Many retirees say they are able to find common ground with friends and neighbors in both parties. Big cities, like heavily Democratic Chicago and majority Republican Cincinnati, are sure to offer enough entertainment, culture, recreation, and education opportunities to allow any retiree with a taste for city life to find a niche. Smaller college towns like strongly Republican Idaho Falls, Idaho, and Democratic stronghold Dearborn, Mich., both offer major museums and ample opportunities for outdoor activities."If the people are nice, it doesn't matter whether they are Democrats or Republicans or uncommitted voters, but if they want to vote Democratic, I appreciate that," says Sophie Bock, 83, a retired bookkeeper and president of the Democratic club at her gated retirement community in Pembroke Pines, Fla., a town located in one of the hotly contested counties during the fateful Bush versus Gore attempted recount.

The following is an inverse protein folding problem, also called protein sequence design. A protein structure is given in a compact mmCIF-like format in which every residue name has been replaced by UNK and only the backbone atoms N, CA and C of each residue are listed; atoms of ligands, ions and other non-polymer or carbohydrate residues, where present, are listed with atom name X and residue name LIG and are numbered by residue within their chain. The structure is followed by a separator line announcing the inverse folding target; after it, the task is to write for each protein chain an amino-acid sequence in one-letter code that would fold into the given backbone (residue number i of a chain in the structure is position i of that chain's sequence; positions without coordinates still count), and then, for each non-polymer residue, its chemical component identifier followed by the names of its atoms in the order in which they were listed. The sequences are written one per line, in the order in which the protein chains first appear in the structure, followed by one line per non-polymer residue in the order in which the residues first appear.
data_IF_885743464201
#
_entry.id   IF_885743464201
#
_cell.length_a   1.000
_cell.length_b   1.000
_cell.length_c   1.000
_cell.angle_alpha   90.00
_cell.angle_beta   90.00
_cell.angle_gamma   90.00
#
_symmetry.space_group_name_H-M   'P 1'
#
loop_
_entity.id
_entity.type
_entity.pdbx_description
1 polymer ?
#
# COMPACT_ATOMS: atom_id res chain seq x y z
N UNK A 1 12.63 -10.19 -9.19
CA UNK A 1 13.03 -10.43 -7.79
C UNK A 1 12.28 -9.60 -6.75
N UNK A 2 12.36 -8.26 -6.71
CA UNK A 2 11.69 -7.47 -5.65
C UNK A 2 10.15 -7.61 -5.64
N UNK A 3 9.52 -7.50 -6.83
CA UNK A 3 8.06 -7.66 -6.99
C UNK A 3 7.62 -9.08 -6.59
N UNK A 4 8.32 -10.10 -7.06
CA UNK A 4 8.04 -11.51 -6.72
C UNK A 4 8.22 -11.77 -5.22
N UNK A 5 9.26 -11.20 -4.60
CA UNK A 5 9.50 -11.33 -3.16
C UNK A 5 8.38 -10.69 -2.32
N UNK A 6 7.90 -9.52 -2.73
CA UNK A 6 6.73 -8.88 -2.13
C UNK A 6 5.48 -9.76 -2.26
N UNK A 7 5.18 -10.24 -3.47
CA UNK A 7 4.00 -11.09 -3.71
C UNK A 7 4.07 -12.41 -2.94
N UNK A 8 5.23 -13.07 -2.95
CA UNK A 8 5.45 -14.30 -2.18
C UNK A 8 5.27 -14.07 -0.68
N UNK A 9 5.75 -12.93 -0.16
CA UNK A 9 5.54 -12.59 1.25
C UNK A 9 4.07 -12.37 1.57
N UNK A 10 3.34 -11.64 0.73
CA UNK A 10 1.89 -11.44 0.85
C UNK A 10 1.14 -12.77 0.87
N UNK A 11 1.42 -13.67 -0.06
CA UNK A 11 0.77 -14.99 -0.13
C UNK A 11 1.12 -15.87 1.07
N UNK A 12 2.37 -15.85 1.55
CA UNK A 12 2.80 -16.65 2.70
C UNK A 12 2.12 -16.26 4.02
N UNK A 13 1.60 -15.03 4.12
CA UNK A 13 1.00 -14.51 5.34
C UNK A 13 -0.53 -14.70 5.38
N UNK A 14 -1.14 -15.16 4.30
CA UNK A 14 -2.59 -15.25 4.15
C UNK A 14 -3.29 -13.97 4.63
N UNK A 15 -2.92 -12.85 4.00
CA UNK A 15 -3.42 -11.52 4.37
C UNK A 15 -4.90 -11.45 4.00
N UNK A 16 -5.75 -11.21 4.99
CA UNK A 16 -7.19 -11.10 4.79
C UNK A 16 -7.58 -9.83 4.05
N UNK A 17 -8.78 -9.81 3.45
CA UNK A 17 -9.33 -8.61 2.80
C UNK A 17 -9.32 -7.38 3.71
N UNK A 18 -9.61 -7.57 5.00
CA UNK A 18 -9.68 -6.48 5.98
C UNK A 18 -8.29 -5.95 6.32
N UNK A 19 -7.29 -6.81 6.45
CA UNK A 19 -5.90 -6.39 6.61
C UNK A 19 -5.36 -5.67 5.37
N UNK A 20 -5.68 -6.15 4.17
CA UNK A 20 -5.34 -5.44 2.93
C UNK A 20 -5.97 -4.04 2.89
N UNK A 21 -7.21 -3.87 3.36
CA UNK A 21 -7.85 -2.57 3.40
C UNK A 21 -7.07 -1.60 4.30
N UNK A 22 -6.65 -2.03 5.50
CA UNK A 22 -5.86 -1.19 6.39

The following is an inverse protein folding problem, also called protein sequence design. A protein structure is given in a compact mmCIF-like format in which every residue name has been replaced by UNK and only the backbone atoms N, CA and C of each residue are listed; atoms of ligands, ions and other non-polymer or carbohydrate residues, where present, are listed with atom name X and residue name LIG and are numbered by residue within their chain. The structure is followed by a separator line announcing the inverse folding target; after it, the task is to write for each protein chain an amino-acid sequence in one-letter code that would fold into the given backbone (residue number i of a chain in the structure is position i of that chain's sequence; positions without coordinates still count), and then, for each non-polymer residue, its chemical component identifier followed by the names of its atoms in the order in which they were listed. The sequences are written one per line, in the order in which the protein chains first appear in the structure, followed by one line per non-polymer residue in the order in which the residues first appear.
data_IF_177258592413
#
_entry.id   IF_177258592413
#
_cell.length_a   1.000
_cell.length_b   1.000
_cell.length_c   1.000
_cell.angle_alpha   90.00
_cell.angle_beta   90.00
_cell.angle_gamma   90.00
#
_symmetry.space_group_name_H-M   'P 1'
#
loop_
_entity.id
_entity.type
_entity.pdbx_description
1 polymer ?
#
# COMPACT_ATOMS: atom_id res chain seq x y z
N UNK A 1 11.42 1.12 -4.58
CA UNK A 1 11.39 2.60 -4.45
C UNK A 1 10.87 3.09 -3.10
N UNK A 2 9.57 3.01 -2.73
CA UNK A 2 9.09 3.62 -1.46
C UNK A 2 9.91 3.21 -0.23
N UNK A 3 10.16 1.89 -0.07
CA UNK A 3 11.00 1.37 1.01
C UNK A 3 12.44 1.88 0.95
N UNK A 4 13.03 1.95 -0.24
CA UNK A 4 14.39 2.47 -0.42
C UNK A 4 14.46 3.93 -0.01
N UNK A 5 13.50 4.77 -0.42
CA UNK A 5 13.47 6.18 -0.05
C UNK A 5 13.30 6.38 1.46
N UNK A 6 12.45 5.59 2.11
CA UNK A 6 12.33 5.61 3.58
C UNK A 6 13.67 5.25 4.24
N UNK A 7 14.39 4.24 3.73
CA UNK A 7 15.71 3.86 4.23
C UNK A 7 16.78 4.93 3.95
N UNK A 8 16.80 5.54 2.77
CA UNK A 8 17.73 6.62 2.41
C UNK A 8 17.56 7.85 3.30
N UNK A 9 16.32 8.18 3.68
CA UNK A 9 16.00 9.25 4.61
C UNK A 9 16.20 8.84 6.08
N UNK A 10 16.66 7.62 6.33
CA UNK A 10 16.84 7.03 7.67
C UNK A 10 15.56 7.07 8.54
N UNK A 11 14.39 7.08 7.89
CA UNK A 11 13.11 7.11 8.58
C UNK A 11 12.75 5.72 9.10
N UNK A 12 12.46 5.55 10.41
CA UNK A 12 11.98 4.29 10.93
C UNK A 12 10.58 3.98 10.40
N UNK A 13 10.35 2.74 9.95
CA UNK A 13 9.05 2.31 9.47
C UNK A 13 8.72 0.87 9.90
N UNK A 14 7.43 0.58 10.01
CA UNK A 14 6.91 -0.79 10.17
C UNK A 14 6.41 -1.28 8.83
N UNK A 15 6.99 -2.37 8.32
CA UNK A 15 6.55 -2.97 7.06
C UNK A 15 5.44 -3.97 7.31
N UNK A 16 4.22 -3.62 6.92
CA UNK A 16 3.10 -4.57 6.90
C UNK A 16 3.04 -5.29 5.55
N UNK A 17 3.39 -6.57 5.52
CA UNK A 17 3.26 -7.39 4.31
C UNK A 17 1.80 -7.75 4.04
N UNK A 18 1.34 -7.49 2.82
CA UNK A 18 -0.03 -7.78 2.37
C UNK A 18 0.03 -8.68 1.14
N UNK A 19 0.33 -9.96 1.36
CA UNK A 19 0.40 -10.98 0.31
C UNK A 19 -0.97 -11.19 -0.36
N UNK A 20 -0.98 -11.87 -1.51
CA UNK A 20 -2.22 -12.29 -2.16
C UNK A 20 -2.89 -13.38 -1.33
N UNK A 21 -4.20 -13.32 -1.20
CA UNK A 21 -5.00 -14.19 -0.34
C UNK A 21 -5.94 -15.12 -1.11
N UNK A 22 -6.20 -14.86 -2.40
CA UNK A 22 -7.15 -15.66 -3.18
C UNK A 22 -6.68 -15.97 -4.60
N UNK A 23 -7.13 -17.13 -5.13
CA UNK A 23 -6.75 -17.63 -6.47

Frank Guliuzza, 51, a professor of political science and philosophy at Weber State University in Ogden, Utah, and the adviser to the college Republican student group, cultivates friendships in both parties. "I think the student body on the university campus is probably more conservative than you would find at a lot of communities, but I am in a university community where I would guess that, by far, the majority of people are Democrats," he says. Perhaps the three downhill ski areas, extensive trail system, minor league baseball team, and historic business district with mountain views offer enough distraction from party differences. Guliuzza is planning to stay in Ogden when he retires.
Of course, if you'd like to whittle away your retirement engaged in heated debate, you just might want to try retiring in the opposite party's haven. Just throw up an Obama sign in red country or vice versa and let the arguments begin. "There is a tiny portion of the population that likes a good fight, but for most people it's uncomfortable," cautions Mutz. Just don't say we didn't warn you.
Here are 10 great retirement spots that have skewed heavily Democratic or Republican in the past two presidential elections.